lessons effective and motivating. In Iran, the
employment of TBI in teaching English has
also  been  investigated  by  some  researchers
on  topics  such  as  the  impact  of  TBI,  task
performance,  TBI  in  ESP  courses,
motivating  characteristics  of  tasks,  or
integration of TBI as an alternative approach
(Hayati  &  Jalilifar,  2010;  Hokmi,  2005;
Iranmehr,  Erfani,  &  Davari,  2011;
Poorahmadi,  2012).  Although  some  studies
have  been  conducted  on  TBI  in  Iran,  little
research  has  been  done  to  evaluate  actual
tasks in teaching English at high schools and
with school sector.
 
Due  to  the  scarcity  of  research  studies  in
Iran  especially  at  high  schools,  the  present
study  intended  to  examine  the  effect  of
integration  of  TBI  in  teaching  reading
comprehension  to  Iranian  high  school
students. In doing so, the following research
questions were posed:
 
1.  Are  there  any  differences  between
the  achievements  of  Iranian  female
high  school  students  taught  through
TBI  with  those  taught  by  traditional
method?
 
2.  Are  there  any  significant  differences
between  the  achievements  of  junior
and  senior  Iranian  female  high
school learners taught through TBI?
 
Methodology
The  present  study  was  a  quasi-experimental
research based on quantitative data gathered
from  administering  English  reading
comprehension  pre-tests  and  post-tests
during 2014-2015 in  Isfahan,  Iran. The data
were  collected  during  normal  class  time  in
English classes at high school.
 
Participants
The  population  of  the  study  were  Iranian
high  school  female  students.  The  sampling
was  based  on  availability  sampling.  The
participants  were  135  female  junior  and
senior  students  (67  first-graders,  and  68
fourth-graders)  studying  mathematics.  The
first-graders  were  13-15  and  the  fourth-
 
graders  were  17-18  years  old.  The  mean
scores of the two groups were used in order
to place them into two groups at  each level.
Each  grade  was  divided  into  two
experimental groups and two control groups
(EG1, and EG2; CG1, and CG2).  
 
Instruments: Pre-test and post-test
Before  the  treatment,  two  tests  on  reading
comprehension  ability  were  given  to  the
participants  in  both  CGs  and  EGs  as  the
research  pre-tests.  After  the  treatment,  two
post-tests  measured  their  reading
comprehension  ability.  Each  pre-test  and
post-test  consisted  of  four  passages  and  20
questions  which  were  administered  to  the
students  to  test  their  ability  in  reading
comprehension  at  two  levels  and  at  two
stages  before  and  after  the  treatment.  Both
pre-tests  and  post-tests  were  selected  from
supplementary  books  that  the  Ministry  of
Education had published for first and fourth
graders.  The  grades  were  calculated  out  of
20  for  both  pre-tests  and  post-tests  for  both
CGs and EGs.
 
Treatment
EGs  received  a  treatment  consisting  of
different  tasks  such  as  group  discussion,
role play, interview, information gap, group
work,  mystery  task,  simulations,  and
journalist  task  while  the  CGs  received  only
traditional  teaching  activities  with  no  focus
on tasks or TBI. The tasks for the EGs were
borrowed  from  Ozonder  (2010)  with
modifications.  The  instructions  on
completing the tasks  were  given in detail to
the EGs (see Table1).

Data collection and analysis procedures
First, four intact classes of junior and senior
high  school  female  students  were  selected
and  divided  into  two  EGs  and  two  CGs.  
After  conducting  the  pre-tests,  the  EGs
received  treatment  based  on  TBI  and  the
tasks  were  given  to  them  in  order  to  teach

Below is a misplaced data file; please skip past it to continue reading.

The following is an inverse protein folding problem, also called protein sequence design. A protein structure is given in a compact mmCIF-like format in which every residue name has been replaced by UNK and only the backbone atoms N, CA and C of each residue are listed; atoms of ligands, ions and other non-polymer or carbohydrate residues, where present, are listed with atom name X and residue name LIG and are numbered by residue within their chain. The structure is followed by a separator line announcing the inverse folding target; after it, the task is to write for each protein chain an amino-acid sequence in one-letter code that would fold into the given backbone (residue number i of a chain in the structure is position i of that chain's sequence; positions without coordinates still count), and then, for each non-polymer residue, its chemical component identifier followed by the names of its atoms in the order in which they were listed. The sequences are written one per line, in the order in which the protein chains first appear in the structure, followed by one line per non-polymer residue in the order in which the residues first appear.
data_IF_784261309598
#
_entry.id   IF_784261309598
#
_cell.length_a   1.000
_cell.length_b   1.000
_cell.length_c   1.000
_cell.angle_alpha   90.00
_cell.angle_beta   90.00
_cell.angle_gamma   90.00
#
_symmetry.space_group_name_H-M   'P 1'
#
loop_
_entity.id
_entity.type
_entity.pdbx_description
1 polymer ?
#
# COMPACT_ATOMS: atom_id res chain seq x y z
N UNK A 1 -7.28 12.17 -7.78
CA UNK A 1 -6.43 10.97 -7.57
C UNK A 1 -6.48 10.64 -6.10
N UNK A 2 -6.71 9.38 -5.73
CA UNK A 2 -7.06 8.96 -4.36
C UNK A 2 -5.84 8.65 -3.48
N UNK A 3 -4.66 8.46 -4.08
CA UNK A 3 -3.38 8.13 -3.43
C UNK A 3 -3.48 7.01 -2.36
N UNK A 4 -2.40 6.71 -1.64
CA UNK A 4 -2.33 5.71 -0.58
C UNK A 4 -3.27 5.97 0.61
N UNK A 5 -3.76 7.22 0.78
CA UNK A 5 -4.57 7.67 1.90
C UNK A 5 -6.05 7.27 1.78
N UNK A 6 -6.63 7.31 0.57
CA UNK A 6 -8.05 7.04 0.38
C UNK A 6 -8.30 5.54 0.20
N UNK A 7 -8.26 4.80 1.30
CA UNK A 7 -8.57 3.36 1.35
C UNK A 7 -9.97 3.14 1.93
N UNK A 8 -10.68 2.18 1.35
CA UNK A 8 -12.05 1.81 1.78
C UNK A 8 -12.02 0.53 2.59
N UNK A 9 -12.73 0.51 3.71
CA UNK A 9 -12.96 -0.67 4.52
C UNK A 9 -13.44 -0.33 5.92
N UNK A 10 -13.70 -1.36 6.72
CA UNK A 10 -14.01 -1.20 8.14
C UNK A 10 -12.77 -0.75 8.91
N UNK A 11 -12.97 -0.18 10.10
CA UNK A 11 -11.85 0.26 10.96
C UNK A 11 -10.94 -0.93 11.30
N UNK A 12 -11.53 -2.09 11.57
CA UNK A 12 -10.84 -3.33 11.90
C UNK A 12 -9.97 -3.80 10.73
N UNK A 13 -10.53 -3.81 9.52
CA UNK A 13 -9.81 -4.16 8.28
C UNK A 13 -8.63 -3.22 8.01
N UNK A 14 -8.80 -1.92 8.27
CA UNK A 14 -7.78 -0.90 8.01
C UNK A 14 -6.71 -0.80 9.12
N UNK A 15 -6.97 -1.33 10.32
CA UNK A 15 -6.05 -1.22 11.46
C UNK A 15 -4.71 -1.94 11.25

and  practice  reading  comprehension.  The
experiment  lasted  for  four  months;  while
CGs  received  the  materials  of  their
textbooks  in  a  traditional  way  through
reading,  translation  of  the  materials,  and

answering  non-task-based  reading
comprehension  questions,  the  EGs  received
TBI  and  completed  tasks  such  as  group
discussion, role play, interview, information
gap,  group  work,  mystery  task,  simulations,
and  journalist  task  (see  Table  1).  Teaching
time was divided into three phases: pre-task,
task,  and  post-task.  In  each  phase,  learners
received information on how to complete the
tasks.  
 
In order to analyze the data, paired sample t-tests  were  run  to  examine  whether  there
were  any  significant  differences  in  the
means of reading comprehension in CGs and
EGs for each grade. The independent sample
t-tests were also used to compare the means
of  post-tests  of  EGs  to  find  the  probable
differences  in  the  means  of  juniors  and
seniors.
 
Results
The students’ reading comprehension ability
before and after the treatment was examined
through pre-tests and post-tests, and the data
were  analyzed  in  terms  of  descriptive  and
inferential statistics.
 
To  guarantee that there  were no statistically
significant differences between the means of
CGs  and  EGs  on  the  pre-test,  a  paired
sample  t-test  was  run  at  the  very  beginning
of the experiment. Table 2 shows the results
of the inferential statistics employed.
 
As  presented  in  Table  2,  no  statistically
significant differences between the means of
CGs  and  EGs  were  observed.  In  other
words,  the  control  and  experimental  groups
were  homogeneous  in  terms  of  reading
comprehension ability before the treatment.  
 
To  determine  if  there  were  any  statistically
significant differences between the means of
CGs  and  EGs  on  the  post-tests,  a  paired
sample  t-test  was  run  after  the  treatment.
Table 3 presents the results of the inferential
statistics employed.
 
It  can  be  inferred  from  Table  3  that  there
were  statistically  significant  differences
between the means of CGs and EGs after the
treatment. In other words, the participants in
the EGs outperformed meaningfully those in
the CGs.  
 
Moreover,  the  results  of  the  descriptive
statistical  analyses  of  the  scores  of  the
participants  in  ECs  showed  that  the  mean
score of first-graders was higher than that of
fourth-graders.  Figure  1  depicts  this
difference.